The letter submitted by the government at sentencing refers to “the trauma visited upon the bereaved families of those who perished in the crash, whose grief was only exacerbated and prolonged by Mr. Sanders’ dissemination of misinformation.” The defendants argue that these references to the suffering of the victims’ families plainly do not refer to the unauthorized removal of small pieces of wreckage, but rather to the defendants’ attempts to challenge the official explanation for the disaster. They conclude that the prosecution was brought to punish them for the latter, i.e., for exercising First Amendment rights. However, the press release and sentencing letter do not say anything about why the prosecution was brought, much less indicate that “genuine animus” motivated the decision to prosecute. It would be too easy for defendants to obtain discovery on vindictive prosecution claims if all that was required was to identify a potential motive for prosecutorial animus. To warrant discovery, the defendant must show “some evidence” of “genuine animus,” not the mere possibility that animus might exist under the circumstances. Furthermore, press releases and sentencing materials regularly provide background information, such as the identity of the victims or the consequences of criminal activity, to better illustrate the nature of the crime. The press release and sentencing letter here did just that, explaining that the residue samples were obtained in an attempt to prove that TWA Flight 800 was struck by a missile. To the extent the defendants’ opinions and writings caused pain to the victims’ families, such pain was fairly attributable to the defendants’ unauthorized removal of part of the wreckage. The recitation of this background information, however, is not evidence that the prosecution was brought because of the defendants’ beliefs rather than because they committed the crimes charged. The other evidence cited by the defendants — including the hearsay statement that “more [conspirators] may have been involved in what [the FBI] calls a plot to rewrite the history of TWA 800,” attributed to the FBI by the NBC Nightly News — also fails to show that the charges were motivated by “genuine animus.” The defendants argued before the district court that the chronology of events leading up to their indictment was evidence of the government’s animus. See Sanders, 17 F.Supp.2d at 146-48. They pointed to “three triggering events” that allegedly gave rise to retaliation: the publication of the newspaper article implicitly accusing the FBI and NTSB of concealing evidence, the publication of the book continuing to probe the government’s conduct, and Mr. Sanders’ requests under the Freedom of Information Act for information about certain U.S. Attorneys and FBI agents. Id. at 147-48. Even assuming that the defendants were a thorn in the government’s side, it does not follow that they were punished because they may have drawn blood. The fact that an aggressive investigation commenced immediately following publication of the newspaper article provides no evidence of such vindictiveness, inasmuch as the article reported that Mr. Sanders claimed to have obtained “samples of the residue” and “pieces of one of the seats.” See id. at 149. The article “clearly indicated a potential violation of 49 U.S.C. �1155(b),” id., so the government’s decision to investigate cannot give rise to an inference of impropriety. There is nothing to suggest that the other alleged retaliatory acts were anything more than subsequent steps in the government’s investigation into how Mr. Sanders had obtained the samples of residue and seat fabric. Furthermore, the defendants cannot claim that the circumstances surrounding their case pose a “realistic likelihood” of vindictiveness. Such a presumption is not warranted merely because the government commenced criminal proceedings against somebody who challenged the findings of a government agency. See Goodwin, 457 U.S. at 384 (“[A] mere opportunity for vindictiveness is insufficient to justify the imposition of a prophylactic rule.”). More to the point, the government offered the defendants immunity if they would identify their informant, an offer that belies any supposed motive to punish them. In the circumstances of this case, the government’s offer of immunity is persuasive evidence that the government was motivated by a legitimate desire to identify and eliminate a patent security breach in the official investigation, rather than by an illegitimate desire to silence an objectionable viewpoint. A presumption of vindictiveness is also not warranted merely because a threat to prosecute was carried out after the defendants refused to divulge their source. It is precisely the responsibility of the prosecutor to weigh “the societal interest in prosecution” against the potential benefits from a defendant’s cooperation. See id. at 382; see also Bordenkircher, 434 U.S. at 362 (finding no vindictiveness in “the give-and-take negotiation common in plea bargaining between the prosecution and defense” (internal quotation marks omitted)). That is why, for the most part, no presumption of vindictiveness is appropriate in a pretrial setting. See United States v. Hinton, 703 F.2d 672, 678-79 (2d Cir. 1983). Absent any evidence that the prosecution was brought to punish the defendants or to retaliate against them for exercising their rights, the defendants were not entitled to discovery on the issue of actual vindictiveness. A fortiori, their defense of actual vindictiveness also fails. The defendants have not established that a presumption of vindictiveness is warranted. Therefore, their motion to dismiss on the basis of prosecutorial vindictiveness was properly denied. II. Journalist’s Privilege The defendants next contend that there is a journalist’s privilege barring any government coercion to disclose a news source, “absent a concern so compelling as to override the precious rights of freedom of speech and the press.” See Baker v. F & F Inv., 470 F.2d 778, 785 (2d Cir. 1972). They argue that we should adopt a balancing test weighing “the governmental interest served by prosecution” against “the detrimental impact of permitting such a prosecution to be used as a means of coercing disclosure of a journalist’s source.” We decline. The defendants rely on a qualified journalist’s privilege against compelled disclosure of confidential news sources that we first recognized in Baker. Baker (and its progeny) involved the power of a court to supervise its own compulsory discovery processes, whereas the case here involves the power of a prosecutor to decide when and on what terms to bring charges against a defendant. We hold that no journalist’s privilege is applicable here. In Baker, class action plaintiffs alleged that the defendants sold homes at excessive prices by engaging in racially discriminatory practices such as “blockbusting.” Id. at 780. They deposed Alfred Balk, a journalist who had written an article for the Saturday Evening Post titled “Confessions of a Block-Buster.” The article was based on information supplied by a real estate agent who had asked to remain anonymous. Although Balk was “highly sympathetic” to the plaintiffs’ cause, id., he balked when asked to identify the real estate agent, and the plaintiffs moved for an order under Fed. R. Civ. P. 37 compelling an answer, see id. at 781. The district court refused to grant the motion, and we affirmed. Recognizing that “[a] motion seeking a discovery ruling is addressed to the discretion of the district court,” we determined that the district court “was well within the ambit of [its] discretionary authority in denying [the] motion for discovery.” Id. We explained that, “[a]lthough … federal law does not recognize an absolute or conditional journalist’s testimonial ‘privilege,’ neither does federal law require disclosure of confidential sources in each and every case, both civil and criminal, in which the issue is raised.” Id. Instead, “courts… must rely on both judicial precedent and a well-informed judgment as to the proper federal public policy to be followed in each case.” Id. We concluded that the public and private interests in compelled testimony did not outweigh the “paramount public interest in the maintenance of a vigorous, aggressive and independent press,” especially because the information sought might have been available from other sources. See id. at 782-83. Following Baker our decisions dealing with the journalist’s privilege have involved not only motions to compel under Fed. R. Civ. P. 37, but also motions to quash subpoenas issued in both civil and criminal cases. See United States v. Cutler, 6 F.3d 67, 71 (2d Cir. 1993); United States v. Burke, 700 F.2d 70, 76-77 (2d Cir. 1983); In re Petroleum Prods. Antitrust Litig., 680 F.2d 5, 7-8 (2d Cir. 1982). Just like motions to compel under Fed. R. Civ. P. 37, motions to quash are entrusted to the sound discretion of the district court. See Logan v. Bennington College Corp., 72 F.3d 1017, 1027 (2d Cir. 1995) (civil subpoena); United States v. Caming, 968 F.2d 232, 238 (2d Cir. 1992) (criminal subpoena); In re Grand Jury Matters, 751 F.2d 13, 16 (2d Cir. 1984) (“We review a district court decision to quash, or not quash, a grand jury subpoena, solely for abuse of discretion, with much deference being owed to the lower court’s authority.”). We find no comparable font of discretionary authority that would permit us to “balance” First Amendment interests here. To the contrary, it is the prosecutor, not the court, who is vested with authority to decide whether to prosecute or to forgo prosecution in return for cooperation. “In our system, so long as the prosecutor has probable cause to believe that the accused committed an offense defined by statute, the decision whether or not to prosecute, and what charge to file or bring before a grand jury, generally rests entirely in his discretion.” Bordenkircher, 434 U.S. at 364. “Judicial deference to the decisions of these executive officers rests in part on an assessment of the relative competence of prosecutors and courts. Such factors as the strength of the case, the prosecution’s general deterrence value, the Government’s enforcement priorities, and the case’s relationship to the Government’s overall enforcement plan are not readily susceptible to the kind of analysis the courts are competent to undertake.” Armstrong, 517 U.S. at 465 (internal quotation marks omitted). Of course, the prosecutor must act within the bounds of the Constitution. See id. at 464. However, the First Amendment erects no absolute bar against government attempts to coerce disclosure of a confidential news source, Branzburg v. Hayes, 408 U.S. 665, 679-708 (1972), nor does it invalidate “every incidental burdening of the press that may result from the enforcement of civil or criminal statutes of general applicability,” id. at 682. As explained earlier, the defendants have not shown that the prosecution was leveled with actual vindictiveness, in violation of their Due Process rights. To the contrary, the prosecution acted forthrightly in dealing with the defendants in this case, offering them immunity if they would identify the person or persons who violated a federal criminal statute by providing them with the samples of the residue and seat back fabric. We believe the offer was a legitimate exercise of “the broad discretion” entrusted to the prosecutor to weigh “the extent of the societal interest in prosecution” against the potential benefits of the defendants’ cooperation, see Goodwin, 457 U.S. at 382, and we hold that no journalist’s privilege is applicable here. III. Statutory Interpretation The defendants next argue that the “minuscule quantity” of residue involved cannot be considered “property” within the meaning of 49 U.S.C. �1155(b) and that, in the alternative, section 1155(b) did not provide fair warning that the removal of such de minimis quantities would be illegal. We reject these arguments out of hand. Section 1155(b) states:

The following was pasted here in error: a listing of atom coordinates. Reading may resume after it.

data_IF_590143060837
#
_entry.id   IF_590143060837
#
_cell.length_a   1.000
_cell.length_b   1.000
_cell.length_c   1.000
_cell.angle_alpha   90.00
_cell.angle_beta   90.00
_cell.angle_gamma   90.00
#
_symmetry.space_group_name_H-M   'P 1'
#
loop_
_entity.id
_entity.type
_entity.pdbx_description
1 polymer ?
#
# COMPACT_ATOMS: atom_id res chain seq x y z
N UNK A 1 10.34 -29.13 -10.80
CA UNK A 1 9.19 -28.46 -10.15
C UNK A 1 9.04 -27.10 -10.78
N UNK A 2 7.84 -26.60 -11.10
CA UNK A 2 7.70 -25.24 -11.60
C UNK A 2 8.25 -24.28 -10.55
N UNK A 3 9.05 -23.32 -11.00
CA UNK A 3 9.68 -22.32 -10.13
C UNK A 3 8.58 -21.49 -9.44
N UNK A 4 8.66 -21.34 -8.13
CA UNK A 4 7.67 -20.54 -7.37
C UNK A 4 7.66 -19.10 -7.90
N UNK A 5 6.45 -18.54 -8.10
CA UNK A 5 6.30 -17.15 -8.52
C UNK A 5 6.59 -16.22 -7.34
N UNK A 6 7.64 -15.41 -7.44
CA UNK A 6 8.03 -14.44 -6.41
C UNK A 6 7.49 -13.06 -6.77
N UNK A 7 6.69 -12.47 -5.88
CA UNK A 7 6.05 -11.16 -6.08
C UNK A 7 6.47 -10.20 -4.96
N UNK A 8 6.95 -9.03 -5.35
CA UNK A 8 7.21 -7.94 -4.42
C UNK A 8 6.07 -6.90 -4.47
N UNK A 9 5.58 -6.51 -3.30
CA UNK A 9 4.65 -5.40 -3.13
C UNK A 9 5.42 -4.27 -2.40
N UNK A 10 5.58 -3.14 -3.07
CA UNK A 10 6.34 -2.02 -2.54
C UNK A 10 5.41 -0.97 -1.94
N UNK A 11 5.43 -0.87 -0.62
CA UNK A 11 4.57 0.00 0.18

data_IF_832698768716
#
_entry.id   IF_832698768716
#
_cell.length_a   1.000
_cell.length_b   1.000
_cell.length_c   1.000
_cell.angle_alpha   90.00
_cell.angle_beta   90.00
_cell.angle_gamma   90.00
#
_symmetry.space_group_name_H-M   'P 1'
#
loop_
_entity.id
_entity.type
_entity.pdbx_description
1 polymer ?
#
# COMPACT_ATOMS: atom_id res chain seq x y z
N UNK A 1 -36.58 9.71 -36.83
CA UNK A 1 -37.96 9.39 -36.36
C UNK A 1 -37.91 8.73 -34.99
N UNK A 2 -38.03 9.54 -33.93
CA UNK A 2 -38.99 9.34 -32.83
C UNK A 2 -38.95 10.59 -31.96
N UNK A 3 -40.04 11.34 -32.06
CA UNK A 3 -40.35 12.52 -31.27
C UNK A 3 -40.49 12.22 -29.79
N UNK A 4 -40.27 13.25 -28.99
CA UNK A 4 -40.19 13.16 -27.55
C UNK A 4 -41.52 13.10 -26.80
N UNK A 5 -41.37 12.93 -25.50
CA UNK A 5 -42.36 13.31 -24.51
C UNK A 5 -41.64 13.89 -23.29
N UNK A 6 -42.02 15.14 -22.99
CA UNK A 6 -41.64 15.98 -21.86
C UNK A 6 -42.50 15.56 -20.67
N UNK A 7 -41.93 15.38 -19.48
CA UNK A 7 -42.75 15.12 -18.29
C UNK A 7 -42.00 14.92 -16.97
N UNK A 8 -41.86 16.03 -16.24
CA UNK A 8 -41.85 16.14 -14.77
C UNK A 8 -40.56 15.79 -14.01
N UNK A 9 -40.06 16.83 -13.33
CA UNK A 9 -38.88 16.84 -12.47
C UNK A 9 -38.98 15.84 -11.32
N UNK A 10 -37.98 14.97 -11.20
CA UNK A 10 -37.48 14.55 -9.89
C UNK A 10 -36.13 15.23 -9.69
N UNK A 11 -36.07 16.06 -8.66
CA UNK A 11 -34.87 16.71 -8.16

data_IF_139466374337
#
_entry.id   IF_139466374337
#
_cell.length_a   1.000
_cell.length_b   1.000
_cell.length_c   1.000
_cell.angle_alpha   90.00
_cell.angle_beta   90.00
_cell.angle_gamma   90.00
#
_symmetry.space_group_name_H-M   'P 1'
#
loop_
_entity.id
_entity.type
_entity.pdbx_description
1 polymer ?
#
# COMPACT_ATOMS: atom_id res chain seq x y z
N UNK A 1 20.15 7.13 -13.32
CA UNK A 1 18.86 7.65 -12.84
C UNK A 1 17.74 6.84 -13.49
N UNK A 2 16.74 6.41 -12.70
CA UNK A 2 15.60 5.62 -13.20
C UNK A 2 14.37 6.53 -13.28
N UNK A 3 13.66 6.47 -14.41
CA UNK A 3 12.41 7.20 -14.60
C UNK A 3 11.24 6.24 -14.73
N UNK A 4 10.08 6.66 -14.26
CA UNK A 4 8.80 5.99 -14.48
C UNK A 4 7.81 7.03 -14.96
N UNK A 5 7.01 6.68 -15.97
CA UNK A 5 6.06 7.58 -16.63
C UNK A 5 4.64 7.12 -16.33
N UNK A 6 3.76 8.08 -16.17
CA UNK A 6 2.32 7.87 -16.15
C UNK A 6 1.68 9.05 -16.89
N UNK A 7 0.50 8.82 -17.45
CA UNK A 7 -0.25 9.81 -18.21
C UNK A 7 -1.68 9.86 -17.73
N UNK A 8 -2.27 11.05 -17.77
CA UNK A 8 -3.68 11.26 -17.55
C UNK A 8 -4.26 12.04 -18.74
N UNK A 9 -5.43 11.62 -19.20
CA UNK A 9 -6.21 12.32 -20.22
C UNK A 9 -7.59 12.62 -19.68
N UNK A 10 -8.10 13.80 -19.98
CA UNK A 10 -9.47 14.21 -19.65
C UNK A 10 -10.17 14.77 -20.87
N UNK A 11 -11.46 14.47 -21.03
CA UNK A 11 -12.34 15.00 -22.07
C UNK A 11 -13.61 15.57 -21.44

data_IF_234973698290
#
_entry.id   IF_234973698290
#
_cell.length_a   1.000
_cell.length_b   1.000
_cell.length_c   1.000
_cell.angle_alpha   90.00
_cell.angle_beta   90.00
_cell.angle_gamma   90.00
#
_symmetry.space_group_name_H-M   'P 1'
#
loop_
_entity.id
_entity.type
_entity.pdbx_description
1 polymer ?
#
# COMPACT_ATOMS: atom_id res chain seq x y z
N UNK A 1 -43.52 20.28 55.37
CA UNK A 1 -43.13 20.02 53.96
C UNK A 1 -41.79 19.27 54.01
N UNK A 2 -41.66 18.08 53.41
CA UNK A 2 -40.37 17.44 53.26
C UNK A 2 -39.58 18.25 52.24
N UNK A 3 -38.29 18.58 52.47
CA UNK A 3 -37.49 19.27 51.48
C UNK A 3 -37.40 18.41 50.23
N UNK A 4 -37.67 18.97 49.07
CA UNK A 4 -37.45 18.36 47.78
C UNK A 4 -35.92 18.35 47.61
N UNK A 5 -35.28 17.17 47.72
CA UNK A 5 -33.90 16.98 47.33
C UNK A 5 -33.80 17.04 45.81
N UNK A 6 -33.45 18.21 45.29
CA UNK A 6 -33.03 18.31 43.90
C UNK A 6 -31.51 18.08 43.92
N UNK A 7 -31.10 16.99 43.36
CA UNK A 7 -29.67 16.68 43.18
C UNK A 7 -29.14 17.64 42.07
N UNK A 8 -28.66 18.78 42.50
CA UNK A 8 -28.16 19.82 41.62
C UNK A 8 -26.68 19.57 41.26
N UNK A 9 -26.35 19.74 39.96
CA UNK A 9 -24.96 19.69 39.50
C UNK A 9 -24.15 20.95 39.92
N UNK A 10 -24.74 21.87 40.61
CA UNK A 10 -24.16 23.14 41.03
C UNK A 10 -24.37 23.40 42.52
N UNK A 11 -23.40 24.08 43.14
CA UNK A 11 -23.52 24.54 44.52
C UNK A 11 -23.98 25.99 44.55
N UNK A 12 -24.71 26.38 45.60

A person that knowingly and without authority removes, conceals, or withholds a part of a civil aircraft involved in an accident, or property on the aircraft at the time of the accident, shall be fined under title 18, imprisoned for not more than 10 years, or both.